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Personal and Organizational Values; Fit Matters!

Think of the last time you went home from work and felt truly gratified. The hours flew by and you were really motivated to go back to work the next day. If you are one of the lucky ones who frequently have days like this, chances are your personal values are congruent with your organization’s values. I know you are probably thinking, Does congruency of values matter that much? According to the research, the answer is a resounding YES!

Organizational research by Posnershowed that when employees’ personal values align with their organization’s values many positive behaviors begin to emerge. Job satisfaction increases dramatically which, in turn, leads to a stronger work commitment and sustained organizational loyalty. Self-motivation and initiative to go above and beyond the call of duty becomes commonplace. Work-related stress and anxiety diminishes, while joy and workplace happiness becomes the norm. The research shows congruent values can result in increased ethical behavior including professional integrity, honesty, and policy compliance2. Moreover, these findings were consistent across age, gender, job type, and level of education.

Perhaps, this is not so surprising given that our values are the core of who we are. They are deeply rooted and quietly influence every facet of our human behavior. Our values drive our decisions regarding personal, social, and professional choices. They influence our priorities and determine how we choose to use our time and energy.

Similarly, organizational values are the core of an organization. It is what drives the organizational behavior and shapes the culture and climate. Organizational values drive leadership decisions regarding all facets of the organization, including what they do and how they do it. Simon Sinek3 refers to values as the “Why” of an organization. He reminds us that people don’t buy what you do, they buy why you do it. Which might explain why congruency between personal and organizational values is so important.

So how can we increase our chances of working at an organization where our values would be a good fit? Here are a few ideas based on the work of Edwards and Cable4.

First, pay attention during the recruitment and interview process. Look for organizational values embedded into the job description. Listen to the questions and phrases used during the interview. Look for hints regarding the work environment and organizational climate and behavior. Think about how you feel throughout the process.

If you are hired, be attentive to the organizational cultural values during the onboarding process. Carefully read the mission and values. Pay attention to how the values are embedded into the policies and procedures. Watch to see how the values are lived out during the training and socialization process. As you do this, stay in tune to how well you fit with the organizational culture.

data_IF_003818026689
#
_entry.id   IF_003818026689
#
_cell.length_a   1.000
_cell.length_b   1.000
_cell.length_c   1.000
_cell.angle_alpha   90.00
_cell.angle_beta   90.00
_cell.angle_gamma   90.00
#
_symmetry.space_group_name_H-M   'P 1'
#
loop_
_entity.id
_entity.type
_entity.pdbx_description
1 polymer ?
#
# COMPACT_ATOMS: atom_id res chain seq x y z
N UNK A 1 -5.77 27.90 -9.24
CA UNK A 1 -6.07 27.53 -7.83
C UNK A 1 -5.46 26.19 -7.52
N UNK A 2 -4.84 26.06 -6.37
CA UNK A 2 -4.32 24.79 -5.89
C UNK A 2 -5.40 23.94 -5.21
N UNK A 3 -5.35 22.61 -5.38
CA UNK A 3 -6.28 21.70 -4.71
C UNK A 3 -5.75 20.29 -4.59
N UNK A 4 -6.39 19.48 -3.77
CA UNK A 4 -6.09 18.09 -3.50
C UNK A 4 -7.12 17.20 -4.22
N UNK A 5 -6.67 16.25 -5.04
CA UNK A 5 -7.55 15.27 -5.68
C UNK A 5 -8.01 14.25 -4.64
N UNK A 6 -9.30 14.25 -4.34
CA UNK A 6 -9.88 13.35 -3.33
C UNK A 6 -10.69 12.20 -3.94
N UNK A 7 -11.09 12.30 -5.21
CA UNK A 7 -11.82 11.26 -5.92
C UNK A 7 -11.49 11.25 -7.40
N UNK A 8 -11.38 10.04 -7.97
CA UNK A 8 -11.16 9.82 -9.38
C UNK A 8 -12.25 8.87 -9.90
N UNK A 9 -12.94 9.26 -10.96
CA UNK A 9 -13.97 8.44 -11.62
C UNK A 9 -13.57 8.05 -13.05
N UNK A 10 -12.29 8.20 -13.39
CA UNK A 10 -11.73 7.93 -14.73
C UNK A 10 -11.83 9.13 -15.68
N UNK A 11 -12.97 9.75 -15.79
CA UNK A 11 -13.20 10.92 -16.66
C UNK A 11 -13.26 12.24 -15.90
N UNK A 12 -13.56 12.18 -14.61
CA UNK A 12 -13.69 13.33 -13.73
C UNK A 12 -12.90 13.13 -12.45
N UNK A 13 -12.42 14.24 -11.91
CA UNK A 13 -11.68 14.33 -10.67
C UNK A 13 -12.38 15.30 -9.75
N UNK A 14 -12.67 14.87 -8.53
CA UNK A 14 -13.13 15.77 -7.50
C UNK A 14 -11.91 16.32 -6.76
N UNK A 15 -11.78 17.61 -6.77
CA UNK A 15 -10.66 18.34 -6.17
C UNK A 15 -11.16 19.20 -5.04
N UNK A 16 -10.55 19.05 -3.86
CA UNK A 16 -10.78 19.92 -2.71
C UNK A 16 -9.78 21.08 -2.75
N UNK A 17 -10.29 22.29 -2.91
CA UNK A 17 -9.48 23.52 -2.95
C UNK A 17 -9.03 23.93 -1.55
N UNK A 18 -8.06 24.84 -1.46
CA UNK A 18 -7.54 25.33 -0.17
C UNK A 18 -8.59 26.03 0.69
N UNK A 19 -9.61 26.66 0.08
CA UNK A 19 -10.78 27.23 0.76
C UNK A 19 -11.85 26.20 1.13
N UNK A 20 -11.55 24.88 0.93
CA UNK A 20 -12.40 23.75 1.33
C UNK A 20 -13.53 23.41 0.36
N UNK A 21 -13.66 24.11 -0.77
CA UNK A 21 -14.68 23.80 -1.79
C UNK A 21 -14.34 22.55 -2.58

Once you are actively involved in your positional role, be aware of the transparency with which leadership decisions are made and the general communication patterns. Especially important, are decisions that directly impact employee trust and communication. Frequent and open communication between leadership and employees, and among employees can provide key insights.

Determining a good fit between your values and your organization’s values is basically an intuitive process. Oftentimes, you may not be aware of how good (or how bad) you fit until you are driving home from work. Count the good days. The days you are smiling and looking forward to going back to work. If they outnumber of bad days, chances are you found a good fit!

For information on earning your M.A. in Educational Leadership degree, contact an enrollment counselor at 877-308-9954.

About the Author

Dr. Sue Hines is the Director of the Center for Excellence in Learning and Teaching and Associate Professor in the Doctor of Education in Leadership Program and teaches in the M.A. in Educational Leadership Program at Saint Mary's University’s Schools of Graduate and Professional Programs. She has over 30 years of combined teaching experience at the undergraduate, graduate, and doctoral level. Her career has primarily included college teaching, faculty development, program development, program accreditation, and academic research with a focus on faculty development program evaluation.

References:

1Posner, B. (2010). Another look at the impact of personal and organizational congruency. Journal of Business Ethics, 97, 535-541. DOI 10.1007/s10551-010-0530-1.
2Suar, D. & Khuntia, R. (2010). Influence of personal values and value congruence on unethical practices and work behavior. Journal of Business Ethics, 97, 443-460. DOI 10.1007/s10551-010-0517-y. 
3Sinek, S. (Sept. 2009). How Great Leaders Inspire Action. TEDxPuget Sound. https://pc.tedcdn.com/talk/podcast/2009X/None/SimonSinek_2009X-480p.mp4
4Edwards, J.R. & Cable, D.M. (2009). The value of value congruence. Journal of Applied Psychology, 94 (3), 654-677.